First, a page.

Jackson DJ, Busse WW, Bacharier LB, et al. Association of respiratory allergy, asthma, and expression of the SARS-CoV-2 receptor ACE2. J Allergy Clin Immunol. 2020;146(1):203-206.e3. doi:10.1016/j.jaci.2020.04.009
The novel coronavirus SARS-CoV-2 (COVID-19) was recognized in December 2019 as a cause of severe pneumonia and has now led to a global pandemic.1 Respiratory illnesses caused by COVID-19 cover a range of severity. The identification of risk and protective factors for disease severity from COVID-19 is critical to direct development of new treatments and infection prevention strategies. Early large case series have identified a number of risk factors for severe disease, including older age, hypertension, diabetes, cardiovascular disease, tobacco exposure, and chronic obstructive pulmonary disease.2 The US Centers for Disease Control and Prevention lists asthma as a risk factor for severe COVID-19 illness, which is logical given that many respiratory viruses have been well established to cause more serious illnesses in those with chronic airway diseases such as asthma. However, asthma and respiratory allergy have not been identified as significant risk factors for severe COVID-19 illness in case series from China.2 These preliminary reports led us to question whether we could identify features of allergy and/or asthma that could be associated with potential for reduced severity of COVID-19 illness.
SARS-CoV-2 uses angiotensin-converting enzyme 2 (ACE2) as its cellular receptor, as do SARS-CoV and the coronavirus NL63.1 Higher ACE2 expression increases in vitro susceptibility to SARS-CoV,3 and studies examining factors that affect ACE2 gene expression have revealed that its upregulation is associated with smoking, diabetes, and hypertension, all of which are associated with increased severity of COVID-19 illness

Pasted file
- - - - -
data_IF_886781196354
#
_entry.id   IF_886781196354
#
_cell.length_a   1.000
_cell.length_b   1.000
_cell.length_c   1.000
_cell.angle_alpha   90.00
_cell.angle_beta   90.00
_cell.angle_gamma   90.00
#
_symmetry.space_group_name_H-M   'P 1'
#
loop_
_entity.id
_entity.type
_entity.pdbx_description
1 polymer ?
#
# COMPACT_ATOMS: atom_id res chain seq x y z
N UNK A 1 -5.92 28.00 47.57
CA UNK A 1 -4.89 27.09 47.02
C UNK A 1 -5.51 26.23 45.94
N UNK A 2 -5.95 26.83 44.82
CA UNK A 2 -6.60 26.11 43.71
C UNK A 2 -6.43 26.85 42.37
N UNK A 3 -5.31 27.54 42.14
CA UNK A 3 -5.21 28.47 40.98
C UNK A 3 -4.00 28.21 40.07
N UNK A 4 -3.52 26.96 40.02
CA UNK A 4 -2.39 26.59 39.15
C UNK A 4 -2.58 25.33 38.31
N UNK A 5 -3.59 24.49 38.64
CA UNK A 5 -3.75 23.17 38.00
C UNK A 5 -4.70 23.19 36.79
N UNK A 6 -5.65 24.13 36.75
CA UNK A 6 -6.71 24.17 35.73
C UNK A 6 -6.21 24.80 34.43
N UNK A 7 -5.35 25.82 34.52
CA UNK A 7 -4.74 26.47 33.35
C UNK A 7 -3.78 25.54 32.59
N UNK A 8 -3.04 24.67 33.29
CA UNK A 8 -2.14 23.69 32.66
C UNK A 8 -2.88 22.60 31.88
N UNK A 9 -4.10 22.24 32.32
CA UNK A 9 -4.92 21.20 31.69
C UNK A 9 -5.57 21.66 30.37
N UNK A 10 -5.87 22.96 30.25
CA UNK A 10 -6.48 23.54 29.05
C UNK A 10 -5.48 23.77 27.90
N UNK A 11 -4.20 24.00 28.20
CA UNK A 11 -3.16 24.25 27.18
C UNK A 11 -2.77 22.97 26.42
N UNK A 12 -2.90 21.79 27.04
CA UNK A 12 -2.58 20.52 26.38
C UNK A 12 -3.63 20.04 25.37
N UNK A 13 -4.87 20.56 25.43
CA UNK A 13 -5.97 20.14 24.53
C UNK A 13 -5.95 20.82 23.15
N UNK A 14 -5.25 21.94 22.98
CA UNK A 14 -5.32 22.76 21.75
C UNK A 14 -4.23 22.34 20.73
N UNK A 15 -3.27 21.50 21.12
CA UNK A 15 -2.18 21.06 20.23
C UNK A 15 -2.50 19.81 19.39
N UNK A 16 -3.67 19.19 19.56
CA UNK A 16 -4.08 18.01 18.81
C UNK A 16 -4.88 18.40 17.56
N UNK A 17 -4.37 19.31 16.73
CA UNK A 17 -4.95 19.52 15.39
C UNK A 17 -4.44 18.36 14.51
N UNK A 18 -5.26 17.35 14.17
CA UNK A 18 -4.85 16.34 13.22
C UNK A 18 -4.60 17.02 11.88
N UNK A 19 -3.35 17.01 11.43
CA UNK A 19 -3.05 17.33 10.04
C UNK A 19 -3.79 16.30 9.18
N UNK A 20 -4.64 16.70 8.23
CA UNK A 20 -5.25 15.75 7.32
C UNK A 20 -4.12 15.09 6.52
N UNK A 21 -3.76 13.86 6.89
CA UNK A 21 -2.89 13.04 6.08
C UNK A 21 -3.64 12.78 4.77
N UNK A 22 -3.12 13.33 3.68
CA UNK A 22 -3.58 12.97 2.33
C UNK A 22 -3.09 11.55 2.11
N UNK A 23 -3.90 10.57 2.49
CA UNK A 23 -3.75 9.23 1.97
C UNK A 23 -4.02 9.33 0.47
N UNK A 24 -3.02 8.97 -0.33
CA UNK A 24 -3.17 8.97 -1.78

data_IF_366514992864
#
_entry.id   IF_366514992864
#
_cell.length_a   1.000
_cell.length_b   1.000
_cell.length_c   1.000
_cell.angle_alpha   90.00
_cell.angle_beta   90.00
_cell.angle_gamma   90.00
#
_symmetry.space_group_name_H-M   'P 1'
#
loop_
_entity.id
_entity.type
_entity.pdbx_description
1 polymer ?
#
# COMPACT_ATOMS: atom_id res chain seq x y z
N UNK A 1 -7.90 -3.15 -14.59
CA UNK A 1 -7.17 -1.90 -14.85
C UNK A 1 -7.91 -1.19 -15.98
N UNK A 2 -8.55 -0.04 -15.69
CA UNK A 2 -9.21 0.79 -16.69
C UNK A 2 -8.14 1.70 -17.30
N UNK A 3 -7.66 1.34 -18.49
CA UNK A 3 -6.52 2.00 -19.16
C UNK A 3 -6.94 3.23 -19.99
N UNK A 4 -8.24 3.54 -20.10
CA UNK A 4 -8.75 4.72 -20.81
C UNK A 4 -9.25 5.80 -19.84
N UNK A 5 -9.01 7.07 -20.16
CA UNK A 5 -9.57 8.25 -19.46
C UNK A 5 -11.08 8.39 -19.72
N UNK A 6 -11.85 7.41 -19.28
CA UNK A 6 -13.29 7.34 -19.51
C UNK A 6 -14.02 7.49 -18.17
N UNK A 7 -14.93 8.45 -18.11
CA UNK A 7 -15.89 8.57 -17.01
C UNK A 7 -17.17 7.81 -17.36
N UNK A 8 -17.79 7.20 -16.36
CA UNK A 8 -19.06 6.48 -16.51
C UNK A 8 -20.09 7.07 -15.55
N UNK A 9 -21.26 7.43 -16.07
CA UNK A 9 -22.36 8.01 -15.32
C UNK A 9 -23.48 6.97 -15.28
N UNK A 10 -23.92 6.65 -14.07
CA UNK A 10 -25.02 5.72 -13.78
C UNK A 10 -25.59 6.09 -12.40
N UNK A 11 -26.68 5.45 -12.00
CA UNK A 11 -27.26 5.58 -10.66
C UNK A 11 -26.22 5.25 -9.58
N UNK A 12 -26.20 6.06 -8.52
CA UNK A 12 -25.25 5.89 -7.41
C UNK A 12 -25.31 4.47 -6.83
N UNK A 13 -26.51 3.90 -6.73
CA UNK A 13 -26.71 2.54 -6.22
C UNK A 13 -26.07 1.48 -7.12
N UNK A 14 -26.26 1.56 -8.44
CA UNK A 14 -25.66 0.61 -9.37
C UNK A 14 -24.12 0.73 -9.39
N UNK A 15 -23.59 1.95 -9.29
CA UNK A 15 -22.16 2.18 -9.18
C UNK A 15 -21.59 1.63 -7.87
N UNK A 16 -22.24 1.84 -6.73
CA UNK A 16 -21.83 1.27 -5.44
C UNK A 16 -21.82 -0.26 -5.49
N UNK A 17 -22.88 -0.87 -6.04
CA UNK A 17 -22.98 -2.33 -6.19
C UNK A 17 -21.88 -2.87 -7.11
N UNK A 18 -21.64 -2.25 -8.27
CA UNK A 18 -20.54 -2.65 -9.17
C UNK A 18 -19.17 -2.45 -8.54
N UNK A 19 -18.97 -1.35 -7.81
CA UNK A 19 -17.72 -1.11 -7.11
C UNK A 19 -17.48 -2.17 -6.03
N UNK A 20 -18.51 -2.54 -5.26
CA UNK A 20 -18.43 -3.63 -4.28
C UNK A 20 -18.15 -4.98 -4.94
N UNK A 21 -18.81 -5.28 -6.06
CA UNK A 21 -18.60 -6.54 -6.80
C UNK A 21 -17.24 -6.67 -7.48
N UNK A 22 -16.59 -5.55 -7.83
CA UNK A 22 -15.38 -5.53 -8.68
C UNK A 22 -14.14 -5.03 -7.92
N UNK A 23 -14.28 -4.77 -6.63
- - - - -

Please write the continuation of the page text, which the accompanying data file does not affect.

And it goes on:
We hypothesized that 1 potential explanation for the unexpected observation that asthma and other allergic diseases may not be a risk factor for severe COVID-19 disease is a reduced ACE2 gene expression in airway cells and thus decreased susceptibility to infection. To test this hypothesis, we examined whether asthma and respiratory allergy are associated with reduced ACE2 expression in airway cells from 3 different cohorts of children and adults. In all 3 studies, total RNA was extracted from nasal or lower airway epithelial brush samples, with RNA sequencing performed independently for each study as previously described and provided in detail in the Supplementary Information (available in this article’s Online Repository at www.jacionline.org).5 Differential expression of ACE2 was assessed by using a weighted linear mixed effects model (limma) appropriate for RNA sequencing data and an empiric Bayes method.
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